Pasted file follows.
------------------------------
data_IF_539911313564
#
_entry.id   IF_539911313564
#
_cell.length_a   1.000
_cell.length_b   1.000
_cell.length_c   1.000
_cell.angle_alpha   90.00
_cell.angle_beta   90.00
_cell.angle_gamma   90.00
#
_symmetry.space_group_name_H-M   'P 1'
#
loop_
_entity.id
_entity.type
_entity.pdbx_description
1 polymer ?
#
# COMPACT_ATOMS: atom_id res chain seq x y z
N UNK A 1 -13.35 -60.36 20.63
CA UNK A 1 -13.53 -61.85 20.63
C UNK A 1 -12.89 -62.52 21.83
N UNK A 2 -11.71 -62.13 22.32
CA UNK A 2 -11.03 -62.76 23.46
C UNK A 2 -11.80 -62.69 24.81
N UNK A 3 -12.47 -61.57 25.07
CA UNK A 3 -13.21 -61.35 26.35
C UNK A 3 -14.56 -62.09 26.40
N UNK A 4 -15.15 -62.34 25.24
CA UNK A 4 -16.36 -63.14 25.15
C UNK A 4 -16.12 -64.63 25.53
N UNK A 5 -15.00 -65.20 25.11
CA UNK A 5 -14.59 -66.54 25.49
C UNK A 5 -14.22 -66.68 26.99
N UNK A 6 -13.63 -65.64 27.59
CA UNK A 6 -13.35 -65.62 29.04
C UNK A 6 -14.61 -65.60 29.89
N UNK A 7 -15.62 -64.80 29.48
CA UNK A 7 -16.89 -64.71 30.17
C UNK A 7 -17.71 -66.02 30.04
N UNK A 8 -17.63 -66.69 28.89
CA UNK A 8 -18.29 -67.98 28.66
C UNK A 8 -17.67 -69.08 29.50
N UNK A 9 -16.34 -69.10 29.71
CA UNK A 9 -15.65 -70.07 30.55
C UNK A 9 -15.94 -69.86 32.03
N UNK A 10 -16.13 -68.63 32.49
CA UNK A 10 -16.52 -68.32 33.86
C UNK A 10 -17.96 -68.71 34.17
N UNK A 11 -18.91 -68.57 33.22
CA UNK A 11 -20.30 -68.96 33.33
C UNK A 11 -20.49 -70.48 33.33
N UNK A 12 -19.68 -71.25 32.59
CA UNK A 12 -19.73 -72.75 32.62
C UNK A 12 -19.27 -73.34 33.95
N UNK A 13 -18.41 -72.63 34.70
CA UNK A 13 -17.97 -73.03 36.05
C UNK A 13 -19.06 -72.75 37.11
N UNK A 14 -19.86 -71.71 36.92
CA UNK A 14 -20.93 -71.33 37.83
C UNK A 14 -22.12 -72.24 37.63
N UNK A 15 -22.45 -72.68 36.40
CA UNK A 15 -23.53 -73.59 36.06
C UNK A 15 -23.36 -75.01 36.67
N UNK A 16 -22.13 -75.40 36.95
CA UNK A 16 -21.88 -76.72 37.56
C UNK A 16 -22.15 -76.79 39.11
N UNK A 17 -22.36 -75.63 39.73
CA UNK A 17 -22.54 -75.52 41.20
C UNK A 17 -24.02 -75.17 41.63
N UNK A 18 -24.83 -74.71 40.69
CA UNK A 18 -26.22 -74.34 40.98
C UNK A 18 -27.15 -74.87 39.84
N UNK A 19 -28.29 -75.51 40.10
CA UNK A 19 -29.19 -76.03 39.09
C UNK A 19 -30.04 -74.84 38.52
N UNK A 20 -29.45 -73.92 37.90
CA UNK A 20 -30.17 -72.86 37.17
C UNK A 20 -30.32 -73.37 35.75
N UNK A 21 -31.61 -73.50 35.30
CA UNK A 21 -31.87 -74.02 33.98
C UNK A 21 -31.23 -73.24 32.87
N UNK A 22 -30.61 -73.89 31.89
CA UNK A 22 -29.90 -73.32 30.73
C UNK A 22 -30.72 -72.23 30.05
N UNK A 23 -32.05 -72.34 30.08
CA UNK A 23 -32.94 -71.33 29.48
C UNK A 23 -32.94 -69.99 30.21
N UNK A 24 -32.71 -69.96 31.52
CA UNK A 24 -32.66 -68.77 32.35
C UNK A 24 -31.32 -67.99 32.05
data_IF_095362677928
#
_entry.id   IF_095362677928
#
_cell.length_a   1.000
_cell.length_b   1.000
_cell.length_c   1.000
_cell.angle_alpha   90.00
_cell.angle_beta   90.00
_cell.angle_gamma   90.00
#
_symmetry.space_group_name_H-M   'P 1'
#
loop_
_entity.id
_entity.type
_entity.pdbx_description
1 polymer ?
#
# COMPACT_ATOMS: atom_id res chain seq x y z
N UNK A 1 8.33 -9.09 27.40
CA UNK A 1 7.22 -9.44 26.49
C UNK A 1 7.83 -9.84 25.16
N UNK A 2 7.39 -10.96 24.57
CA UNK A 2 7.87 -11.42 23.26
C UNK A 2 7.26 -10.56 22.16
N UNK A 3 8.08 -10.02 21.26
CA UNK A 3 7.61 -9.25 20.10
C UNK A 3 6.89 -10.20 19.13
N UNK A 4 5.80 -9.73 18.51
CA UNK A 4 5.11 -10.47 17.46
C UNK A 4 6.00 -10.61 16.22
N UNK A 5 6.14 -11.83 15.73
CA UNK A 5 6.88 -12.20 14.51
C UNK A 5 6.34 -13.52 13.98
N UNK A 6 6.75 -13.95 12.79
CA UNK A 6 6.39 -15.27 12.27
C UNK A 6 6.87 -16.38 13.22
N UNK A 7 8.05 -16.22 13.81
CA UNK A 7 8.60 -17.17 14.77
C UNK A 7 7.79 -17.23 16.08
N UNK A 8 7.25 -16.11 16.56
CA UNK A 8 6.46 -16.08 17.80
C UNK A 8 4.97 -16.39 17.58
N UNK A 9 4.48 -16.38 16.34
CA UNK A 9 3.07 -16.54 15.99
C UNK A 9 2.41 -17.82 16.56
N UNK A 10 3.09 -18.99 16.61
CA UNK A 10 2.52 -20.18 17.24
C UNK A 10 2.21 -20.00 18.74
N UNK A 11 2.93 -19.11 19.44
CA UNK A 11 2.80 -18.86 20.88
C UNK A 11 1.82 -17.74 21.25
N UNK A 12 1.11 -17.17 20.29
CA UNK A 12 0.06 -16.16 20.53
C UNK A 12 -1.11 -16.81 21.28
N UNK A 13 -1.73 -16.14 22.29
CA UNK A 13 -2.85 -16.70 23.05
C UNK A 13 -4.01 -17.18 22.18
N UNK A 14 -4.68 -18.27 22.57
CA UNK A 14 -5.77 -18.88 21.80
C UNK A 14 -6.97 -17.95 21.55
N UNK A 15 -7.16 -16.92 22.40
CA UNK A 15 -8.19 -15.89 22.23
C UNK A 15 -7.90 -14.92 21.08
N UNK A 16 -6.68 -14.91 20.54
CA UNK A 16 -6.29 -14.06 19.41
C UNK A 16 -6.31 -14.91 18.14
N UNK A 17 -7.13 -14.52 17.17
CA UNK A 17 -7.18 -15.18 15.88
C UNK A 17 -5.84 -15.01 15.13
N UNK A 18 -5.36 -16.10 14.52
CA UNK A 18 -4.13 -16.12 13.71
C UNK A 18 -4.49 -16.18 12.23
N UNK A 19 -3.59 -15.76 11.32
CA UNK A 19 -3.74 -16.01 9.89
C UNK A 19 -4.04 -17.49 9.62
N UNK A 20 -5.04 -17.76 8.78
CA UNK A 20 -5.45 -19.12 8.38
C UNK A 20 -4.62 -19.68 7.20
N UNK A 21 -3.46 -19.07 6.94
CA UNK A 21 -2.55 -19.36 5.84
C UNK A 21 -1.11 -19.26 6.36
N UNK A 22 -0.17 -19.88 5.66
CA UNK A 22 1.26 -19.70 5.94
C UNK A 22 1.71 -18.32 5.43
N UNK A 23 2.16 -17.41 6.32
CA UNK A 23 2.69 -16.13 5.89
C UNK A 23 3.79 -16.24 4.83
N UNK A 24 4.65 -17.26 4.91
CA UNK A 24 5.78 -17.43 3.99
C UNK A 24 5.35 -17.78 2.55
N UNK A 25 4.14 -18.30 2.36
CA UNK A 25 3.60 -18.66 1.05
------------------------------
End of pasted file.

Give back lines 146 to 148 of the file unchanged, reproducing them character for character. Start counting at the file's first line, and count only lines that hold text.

N UNK A 12 1.11 -17.17 20.29
CA UNK A 12 0.06 -16.16 20.53
C UNK A 12 -1.11 -16.81 21.28